Thursday, February 23, 2006

Goodbye World of Warcraft

Hey everybody, it's time for another geek post that very few people will care about!

My subscription to World of Warcraft expired yesterday. I have twice paid the fee of $77 to keep playing for six months, but I was using an old credit card that got replaced, so they weren't able to charge me again. It would be a simple matter to enter my new card number and renew, but I didn't. I just let it lapse.

Those two $77 charges plus the initial purchase price of $50 add up to a whopping total of $204 that I paid to play just one game. Do I regret wasting that much money? No, because I've gotten an incredible amount of play time out of WoW. As a gaming buff, I usually buy a new $50 game every month or two. Since I started playing WoW, I can only think of three games that I bought. And they were used. As entertainment value per dollar goes, $13 a month for an hour or two of play each day is quite a lot, especially when you compare it to, say, renting a 2 hour movie for $5.

It's not that I don't play anymore; just the opposite. I still play very regularly. And in a way, that's the problem. Now that I'm in grad school while still being the sole household income provider, I've already got less time to spend with my family and I'm feeling it. The last thing I need is a bunch of online people craving my attention as well.

I love playing World of Warcraft. Lately it's been more of a single player game than a multiplayer one for me, because I play at odd hours and don't have the time to dedicate to playing long group sessions. But I'm leaving behind a level 60 human priest with 200 gold, a level 47 Tauren Hunter, and numerous smaller characters who range from level 34 on down.

I've also gained great enjoyment from my guild, The Motley Fools, all of whom are members of the Fool message board community and many of whom would not have joined without my glowing recommendations of the game. It was always nice to log in and see another 20 friends online, get greeted with a friendly "Hey Kazim!", and know that I have buddies available to go questing with or give me items I might need.

Still, real life beckons. Without the temptation of my Warcraft account, I will still play other games, but probably not quite as much.

At least not until I buy the expansion pack.

3 comments:

  1. I'm a WoW player myself, and I always find it amusing when people say "I'm not paying Fifteen dollars a month to play a game!"

    I've pointed out the same thing to them: For less than the cost of a visit to the movie theater (if you get a drink and snacks), you get a month's worth of entertainment. Seems like a good deal to me.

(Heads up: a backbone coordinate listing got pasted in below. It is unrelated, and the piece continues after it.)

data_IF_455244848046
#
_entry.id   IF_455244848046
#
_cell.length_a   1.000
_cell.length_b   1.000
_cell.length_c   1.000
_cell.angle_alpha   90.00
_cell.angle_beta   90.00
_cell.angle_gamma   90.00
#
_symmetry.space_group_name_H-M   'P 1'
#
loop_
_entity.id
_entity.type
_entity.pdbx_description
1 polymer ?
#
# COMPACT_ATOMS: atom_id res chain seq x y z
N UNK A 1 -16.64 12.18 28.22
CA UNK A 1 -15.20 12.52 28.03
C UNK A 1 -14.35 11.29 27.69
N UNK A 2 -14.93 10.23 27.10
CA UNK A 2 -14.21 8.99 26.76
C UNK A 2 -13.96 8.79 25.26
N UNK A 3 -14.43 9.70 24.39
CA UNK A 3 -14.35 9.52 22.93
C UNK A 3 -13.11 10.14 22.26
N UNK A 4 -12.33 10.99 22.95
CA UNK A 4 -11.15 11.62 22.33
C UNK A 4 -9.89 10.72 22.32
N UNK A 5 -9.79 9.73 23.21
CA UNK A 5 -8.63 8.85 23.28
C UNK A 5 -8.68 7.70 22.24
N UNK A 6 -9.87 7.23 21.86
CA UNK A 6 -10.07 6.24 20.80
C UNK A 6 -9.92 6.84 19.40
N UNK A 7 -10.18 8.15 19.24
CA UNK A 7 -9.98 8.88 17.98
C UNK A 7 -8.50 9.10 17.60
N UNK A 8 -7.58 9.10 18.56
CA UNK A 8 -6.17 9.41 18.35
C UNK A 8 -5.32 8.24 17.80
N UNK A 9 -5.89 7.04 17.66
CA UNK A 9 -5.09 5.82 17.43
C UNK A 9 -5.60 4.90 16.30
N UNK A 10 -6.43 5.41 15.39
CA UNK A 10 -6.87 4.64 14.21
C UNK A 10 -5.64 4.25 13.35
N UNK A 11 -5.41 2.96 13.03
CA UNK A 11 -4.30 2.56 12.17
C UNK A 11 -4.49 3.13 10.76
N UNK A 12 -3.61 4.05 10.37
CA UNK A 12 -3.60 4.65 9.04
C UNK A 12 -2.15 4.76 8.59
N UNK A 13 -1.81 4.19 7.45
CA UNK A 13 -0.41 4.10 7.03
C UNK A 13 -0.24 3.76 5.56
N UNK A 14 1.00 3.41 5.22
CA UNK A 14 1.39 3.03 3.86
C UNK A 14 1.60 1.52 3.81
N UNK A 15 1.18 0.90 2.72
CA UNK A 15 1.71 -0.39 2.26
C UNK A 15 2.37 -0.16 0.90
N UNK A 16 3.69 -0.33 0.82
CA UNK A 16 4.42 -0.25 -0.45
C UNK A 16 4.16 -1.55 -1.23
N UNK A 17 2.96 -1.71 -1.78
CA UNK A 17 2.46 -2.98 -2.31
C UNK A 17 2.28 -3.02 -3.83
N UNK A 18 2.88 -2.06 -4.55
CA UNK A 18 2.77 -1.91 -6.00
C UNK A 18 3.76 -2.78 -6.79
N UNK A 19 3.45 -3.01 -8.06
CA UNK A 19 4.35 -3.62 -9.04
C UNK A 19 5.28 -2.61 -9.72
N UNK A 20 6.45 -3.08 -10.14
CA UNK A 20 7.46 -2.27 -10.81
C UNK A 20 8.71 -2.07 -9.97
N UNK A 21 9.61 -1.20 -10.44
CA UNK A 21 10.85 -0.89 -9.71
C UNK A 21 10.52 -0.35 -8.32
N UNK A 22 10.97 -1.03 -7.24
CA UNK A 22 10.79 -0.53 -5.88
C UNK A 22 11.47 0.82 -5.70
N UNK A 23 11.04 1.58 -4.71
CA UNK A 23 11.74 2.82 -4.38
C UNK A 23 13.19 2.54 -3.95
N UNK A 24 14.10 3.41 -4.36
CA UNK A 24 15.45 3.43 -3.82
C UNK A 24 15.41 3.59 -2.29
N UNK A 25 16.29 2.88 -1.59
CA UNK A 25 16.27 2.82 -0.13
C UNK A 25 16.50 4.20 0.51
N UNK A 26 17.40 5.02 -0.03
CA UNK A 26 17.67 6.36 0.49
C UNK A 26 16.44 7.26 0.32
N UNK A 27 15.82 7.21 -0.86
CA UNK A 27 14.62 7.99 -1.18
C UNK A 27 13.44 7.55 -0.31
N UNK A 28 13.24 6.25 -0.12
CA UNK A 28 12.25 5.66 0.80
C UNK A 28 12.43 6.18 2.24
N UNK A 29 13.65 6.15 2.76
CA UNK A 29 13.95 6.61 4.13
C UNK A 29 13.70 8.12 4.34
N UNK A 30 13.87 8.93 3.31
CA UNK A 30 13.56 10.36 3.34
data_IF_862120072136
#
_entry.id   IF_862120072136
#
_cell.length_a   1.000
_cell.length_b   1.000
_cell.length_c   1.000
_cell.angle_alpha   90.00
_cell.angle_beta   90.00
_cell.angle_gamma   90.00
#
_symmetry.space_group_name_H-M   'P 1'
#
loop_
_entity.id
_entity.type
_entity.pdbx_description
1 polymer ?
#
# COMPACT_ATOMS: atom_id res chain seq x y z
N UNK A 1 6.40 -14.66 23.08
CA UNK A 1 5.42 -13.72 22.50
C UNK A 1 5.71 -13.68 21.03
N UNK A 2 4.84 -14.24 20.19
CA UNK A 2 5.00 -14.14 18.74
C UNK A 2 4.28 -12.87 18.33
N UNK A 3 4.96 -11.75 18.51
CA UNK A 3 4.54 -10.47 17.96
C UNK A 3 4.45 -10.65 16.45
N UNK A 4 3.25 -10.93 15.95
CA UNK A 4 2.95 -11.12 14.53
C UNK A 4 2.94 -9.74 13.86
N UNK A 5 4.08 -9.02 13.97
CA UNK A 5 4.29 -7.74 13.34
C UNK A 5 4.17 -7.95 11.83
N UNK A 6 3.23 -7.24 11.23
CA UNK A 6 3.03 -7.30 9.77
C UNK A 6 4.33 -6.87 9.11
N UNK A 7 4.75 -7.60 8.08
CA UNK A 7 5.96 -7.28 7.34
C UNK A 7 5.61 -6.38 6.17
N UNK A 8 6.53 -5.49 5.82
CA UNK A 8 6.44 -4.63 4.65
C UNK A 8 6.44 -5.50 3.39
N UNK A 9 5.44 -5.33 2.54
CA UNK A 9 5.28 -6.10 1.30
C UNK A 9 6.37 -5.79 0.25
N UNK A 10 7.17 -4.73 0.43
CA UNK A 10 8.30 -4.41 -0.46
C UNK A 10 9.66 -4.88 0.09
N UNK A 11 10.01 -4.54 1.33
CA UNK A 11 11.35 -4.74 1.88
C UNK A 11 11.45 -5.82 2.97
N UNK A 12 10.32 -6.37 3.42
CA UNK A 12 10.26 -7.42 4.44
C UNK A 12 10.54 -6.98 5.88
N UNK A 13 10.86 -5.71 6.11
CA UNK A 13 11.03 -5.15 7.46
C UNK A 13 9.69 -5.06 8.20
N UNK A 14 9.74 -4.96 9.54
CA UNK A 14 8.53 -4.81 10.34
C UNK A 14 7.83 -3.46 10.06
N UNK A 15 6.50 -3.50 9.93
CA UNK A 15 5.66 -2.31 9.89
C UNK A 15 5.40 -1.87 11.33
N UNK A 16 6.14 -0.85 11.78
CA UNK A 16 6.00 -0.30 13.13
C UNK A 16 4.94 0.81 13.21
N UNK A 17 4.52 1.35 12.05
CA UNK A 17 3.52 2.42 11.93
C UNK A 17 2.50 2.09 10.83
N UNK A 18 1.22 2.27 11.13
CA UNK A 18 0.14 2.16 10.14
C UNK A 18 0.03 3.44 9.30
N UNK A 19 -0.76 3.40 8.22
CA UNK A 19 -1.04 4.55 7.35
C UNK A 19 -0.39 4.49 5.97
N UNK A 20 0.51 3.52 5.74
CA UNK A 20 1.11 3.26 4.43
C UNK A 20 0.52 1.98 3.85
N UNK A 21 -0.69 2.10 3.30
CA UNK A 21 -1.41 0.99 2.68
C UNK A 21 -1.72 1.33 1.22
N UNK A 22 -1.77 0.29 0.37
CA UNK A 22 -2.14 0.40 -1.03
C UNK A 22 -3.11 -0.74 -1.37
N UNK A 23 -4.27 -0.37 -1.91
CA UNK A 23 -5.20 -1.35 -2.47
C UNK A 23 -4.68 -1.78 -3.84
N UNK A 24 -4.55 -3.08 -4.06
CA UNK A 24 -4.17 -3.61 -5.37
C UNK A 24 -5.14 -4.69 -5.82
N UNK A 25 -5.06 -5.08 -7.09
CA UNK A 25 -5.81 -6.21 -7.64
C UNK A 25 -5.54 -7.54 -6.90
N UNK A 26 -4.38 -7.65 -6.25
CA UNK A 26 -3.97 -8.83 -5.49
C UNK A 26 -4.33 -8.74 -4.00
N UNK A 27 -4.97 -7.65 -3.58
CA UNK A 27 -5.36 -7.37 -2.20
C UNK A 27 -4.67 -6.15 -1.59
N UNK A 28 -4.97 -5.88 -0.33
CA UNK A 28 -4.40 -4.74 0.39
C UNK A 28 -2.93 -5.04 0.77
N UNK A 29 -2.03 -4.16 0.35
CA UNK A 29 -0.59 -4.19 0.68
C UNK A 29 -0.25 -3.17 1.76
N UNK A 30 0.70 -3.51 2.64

I can definitely see how playing an MMORPG would be detrimental to one's studies, though.

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  2. you made me cry ,
    warcraft its the best game invented

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  3. I'm a university professor who supervises several phd students, and yeah I would not be thrilled to hear they've been playing WoW - but I play myself. A LOT! Well once upon a time a lot. I have five level 70s (the idea was to cover all the main professions: skinning/leatherworking, herbalism/alchemy, mining/blacksmithing, tailoring/enchanting, mining/engineering, alts created in that order but after BC came out I switched the priority order so the healer priest - tailoring/enchanting, duh - hit 70 next in line after the boomkin druid (original main, skinning/leatherworking).

    However, I've been playing less and less lately, particularly after I became very unhappy with the guild I was then in. They seemed to be bent on doing KZ and nothing but KZ. But (with exactly two exceptions, one of them the current GM, who seems to be a really nice guy) were completely unwilling to help the druid and/or priest get attuned.

    They eventually kicked me out of the guild, I suspect because they thought I was a little kid (although other reasons were given): the priest's handle is pdpeleven, which someone told me could be taken for an 11 year old with initials pdp. But if you google (or pick your favorite search engine) for pdp11 you'll see its a famous minicomputer - which is what I lived on in the lab back when I was in grad school.

    I'm actually in my late 40s, and the mother of another WoW player who was kicked out of the same guild at the same time. Although he really is a teenager, and admittedly sometimes engaged in rather juvenile chat on the guild channel. This is why I wanted to be in the same guild, to supervise his behavior and clue him to take it offline when he and his irl friends got too silly online. And, well, watch out for possible pedophiles.

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